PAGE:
A Celebration of Social Work

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I have a few friends who have graduated. Some have really high-powered jobs, while others work in offices or even outdoors. But nobody I know is as happy with their job as the one friend of mine who became a social worker. She really, really loves what she does, so much so that she’s got me considering a change in my own career path. Experts, what can you tell me about social work? Can I make a decent living doing it? Is it as wonderful as my friend says–worth skipping out on opportunities in more lucrative fields?

 

Only you can decide if a calling to social work is worth passing up other opportunities. That will depend on your own view of your professional options, as well as on the values that you hold dear. But what we can tell you is that happiness with your job is immensely important, and that social work offers rewarding career paths that give you a chance to impact the world around you.

 

Happiness is a complex thing. It’s something that comes from within, but there’s no denying that exterior influences matter. Money can buy happiness, or at least can buy some things that help boost happiness, but it’s also true that money alone doesn’t make you happy: everything from your relationships to your state of mind matters, too.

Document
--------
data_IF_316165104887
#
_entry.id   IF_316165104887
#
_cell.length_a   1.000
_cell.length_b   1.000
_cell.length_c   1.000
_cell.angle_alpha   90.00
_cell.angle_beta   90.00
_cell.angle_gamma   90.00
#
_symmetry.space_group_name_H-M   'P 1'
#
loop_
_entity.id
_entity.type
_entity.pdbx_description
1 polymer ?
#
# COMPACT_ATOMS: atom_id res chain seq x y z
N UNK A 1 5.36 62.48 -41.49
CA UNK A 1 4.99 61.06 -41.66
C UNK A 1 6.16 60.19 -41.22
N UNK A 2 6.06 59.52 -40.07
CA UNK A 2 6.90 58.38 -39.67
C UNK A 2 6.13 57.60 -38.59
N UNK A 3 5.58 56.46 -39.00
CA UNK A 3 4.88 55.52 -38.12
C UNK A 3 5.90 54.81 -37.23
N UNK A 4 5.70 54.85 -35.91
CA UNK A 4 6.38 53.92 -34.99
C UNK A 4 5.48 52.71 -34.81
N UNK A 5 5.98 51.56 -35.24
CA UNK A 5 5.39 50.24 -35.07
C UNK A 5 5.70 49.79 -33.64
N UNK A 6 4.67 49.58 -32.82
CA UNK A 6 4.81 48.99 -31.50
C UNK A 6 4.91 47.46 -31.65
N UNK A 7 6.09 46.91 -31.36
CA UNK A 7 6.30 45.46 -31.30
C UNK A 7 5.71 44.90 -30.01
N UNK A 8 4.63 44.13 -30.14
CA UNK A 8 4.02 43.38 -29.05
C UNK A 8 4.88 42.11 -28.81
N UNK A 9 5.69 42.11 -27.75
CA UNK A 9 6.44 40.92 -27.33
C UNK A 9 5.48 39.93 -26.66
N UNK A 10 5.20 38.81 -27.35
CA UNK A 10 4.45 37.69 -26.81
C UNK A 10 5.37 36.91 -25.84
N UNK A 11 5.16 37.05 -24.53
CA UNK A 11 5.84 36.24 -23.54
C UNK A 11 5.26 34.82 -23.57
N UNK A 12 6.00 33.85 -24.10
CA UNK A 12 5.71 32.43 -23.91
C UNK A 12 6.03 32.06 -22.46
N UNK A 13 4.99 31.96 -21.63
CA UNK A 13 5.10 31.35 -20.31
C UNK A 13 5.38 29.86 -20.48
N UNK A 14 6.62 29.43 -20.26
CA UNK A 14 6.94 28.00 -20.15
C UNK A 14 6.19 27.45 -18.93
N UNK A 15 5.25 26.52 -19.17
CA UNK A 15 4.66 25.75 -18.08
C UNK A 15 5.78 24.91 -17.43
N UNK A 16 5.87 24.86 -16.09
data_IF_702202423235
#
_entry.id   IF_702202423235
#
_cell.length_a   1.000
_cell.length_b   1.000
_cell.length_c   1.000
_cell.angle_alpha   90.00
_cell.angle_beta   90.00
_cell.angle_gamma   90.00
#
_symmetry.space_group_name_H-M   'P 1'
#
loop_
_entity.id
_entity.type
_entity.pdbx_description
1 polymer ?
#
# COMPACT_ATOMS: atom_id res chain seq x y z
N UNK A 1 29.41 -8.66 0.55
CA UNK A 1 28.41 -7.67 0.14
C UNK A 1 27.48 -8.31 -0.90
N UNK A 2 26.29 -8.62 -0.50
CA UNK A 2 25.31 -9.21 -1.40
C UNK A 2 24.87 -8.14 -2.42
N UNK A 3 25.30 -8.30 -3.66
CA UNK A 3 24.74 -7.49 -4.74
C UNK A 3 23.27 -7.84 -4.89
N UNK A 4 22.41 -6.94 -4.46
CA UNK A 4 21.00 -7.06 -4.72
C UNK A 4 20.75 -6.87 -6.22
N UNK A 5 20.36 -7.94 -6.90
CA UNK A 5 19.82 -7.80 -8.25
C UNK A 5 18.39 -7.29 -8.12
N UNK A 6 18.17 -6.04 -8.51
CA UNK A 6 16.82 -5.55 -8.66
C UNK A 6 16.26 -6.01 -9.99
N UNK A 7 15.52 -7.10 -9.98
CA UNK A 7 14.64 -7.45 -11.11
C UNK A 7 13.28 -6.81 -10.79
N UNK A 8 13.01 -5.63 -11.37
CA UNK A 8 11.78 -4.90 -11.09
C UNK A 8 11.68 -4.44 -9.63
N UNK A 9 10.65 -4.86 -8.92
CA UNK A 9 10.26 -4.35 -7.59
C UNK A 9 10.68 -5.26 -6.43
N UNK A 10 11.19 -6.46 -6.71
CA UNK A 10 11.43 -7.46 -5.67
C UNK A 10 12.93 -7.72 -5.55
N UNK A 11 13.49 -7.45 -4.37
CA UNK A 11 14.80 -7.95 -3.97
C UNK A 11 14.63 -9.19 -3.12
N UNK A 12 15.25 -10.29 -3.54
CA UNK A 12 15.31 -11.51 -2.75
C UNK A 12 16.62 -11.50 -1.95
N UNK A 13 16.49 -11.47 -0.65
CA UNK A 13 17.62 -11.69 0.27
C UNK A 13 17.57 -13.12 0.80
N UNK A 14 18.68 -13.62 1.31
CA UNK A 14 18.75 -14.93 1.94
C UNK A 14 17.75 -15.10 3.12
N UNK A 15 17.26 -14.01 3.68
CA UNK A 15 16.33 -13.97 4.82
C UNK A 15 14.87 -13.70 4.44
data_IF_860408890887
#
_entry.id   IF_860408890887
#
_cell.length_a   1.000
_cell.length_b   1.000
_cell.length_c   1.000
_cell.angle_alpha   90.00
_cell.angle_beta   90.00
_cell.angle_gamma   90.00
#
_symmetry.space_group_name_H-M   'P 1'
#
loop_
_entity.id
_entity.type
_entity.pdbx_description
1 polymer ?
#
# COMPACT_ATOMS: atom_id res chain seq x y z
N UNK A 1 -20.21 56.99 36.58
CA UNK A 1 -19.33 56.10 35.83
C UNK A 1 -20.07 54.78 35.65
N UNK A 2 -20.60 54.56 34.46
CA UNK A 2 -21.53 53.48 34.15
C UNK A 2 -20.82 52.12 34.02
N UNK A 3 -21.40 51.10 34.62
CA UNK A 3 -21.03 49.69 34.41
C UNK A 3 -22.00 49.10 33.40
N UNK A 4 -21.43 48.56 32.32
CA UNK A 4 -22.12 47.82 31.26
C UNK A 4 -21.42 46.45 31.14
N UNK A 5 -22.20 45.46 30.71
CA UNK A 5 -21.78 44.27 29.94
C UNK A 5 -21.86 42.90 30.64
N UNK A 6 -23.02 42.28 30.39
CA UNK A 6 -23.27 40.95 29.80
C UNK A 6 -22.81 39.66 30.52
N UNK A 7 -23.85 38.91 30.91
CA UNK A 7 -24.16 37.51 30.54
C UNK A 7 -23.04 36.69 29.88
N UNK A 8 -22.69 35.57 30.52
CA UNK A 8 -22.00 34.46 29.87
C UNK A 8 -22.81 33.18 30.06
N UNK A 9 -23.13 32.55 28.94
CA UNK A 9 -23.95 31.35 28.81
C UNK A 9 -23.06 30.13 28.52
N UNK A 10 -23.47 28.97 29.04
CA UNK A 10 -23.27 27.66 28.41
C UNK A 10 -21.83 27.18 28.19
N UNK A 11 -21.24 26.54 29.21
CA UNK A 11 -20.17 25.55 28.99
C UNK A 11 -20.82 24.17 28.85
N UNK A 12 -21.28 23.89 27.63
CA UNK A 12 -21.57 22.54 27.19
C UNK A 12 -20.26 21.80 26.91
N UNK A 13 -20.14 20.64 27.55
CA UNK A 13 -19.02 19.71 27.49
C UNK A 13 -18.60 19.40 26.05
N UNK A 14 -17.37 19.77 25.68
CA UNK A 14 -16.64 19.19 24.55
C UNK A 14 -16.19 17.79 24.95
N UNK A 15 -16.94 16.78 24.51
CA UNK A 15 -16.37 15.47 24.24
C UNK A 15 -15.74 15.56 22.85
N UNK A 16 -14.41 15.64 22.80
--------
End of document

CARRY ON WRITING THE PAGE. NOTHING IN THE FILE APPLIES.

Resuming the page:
And considering that we spend a third of our lives at work, it’s no surprise that our careers have a huge influence on our happiness, too. And, actually, the inverse is true as well: low happiness can stand in the way of career success, which is only another reason to choose your career wisely!

 

If you’re looking for a rewarding career, social work certainly qualifies. Social workers can work on a wide variety of projects and in a wide variety of capacities: they may work with families, in schools, with refugees, or with mental health patients.

 

To begin a career in social work, you will want an undergraduate degree or, perhaps, a doctorate in social work, say researchers of online MSW programs. A graduate-level degree will give you more flexibility and the ability to take on more responsibilities, including developing plans with doctors and other professionals helping the same people that you are.

 

Social workers may not rival Wall Street financiers in earnings, but they can be quite comfortable. The average social worker makes over $43,000 a year, and the top earners in the profession can make $60,000 or more.

 

Is social work the right choice for you? Again, that’s impossible for us to say! Like all careers, it offers things that will appeal to some job-seekers and turn others off. If you’re seriously considering social work as a career, we recommend that you speak more to your friend in the business. Ask her more about what she does every day, and try to figure out if you would enjoy it as much as she seems to. You should also ask her about what sort of qualifications you’ll need to get a job like hers. Perhaps she can even connect you with coworkers and hiring managers. Good luck!

 

“It is a privilege to be able to bear witness to someone’s story when they may not have had the chance to tell it before.” — Lindy Alexander

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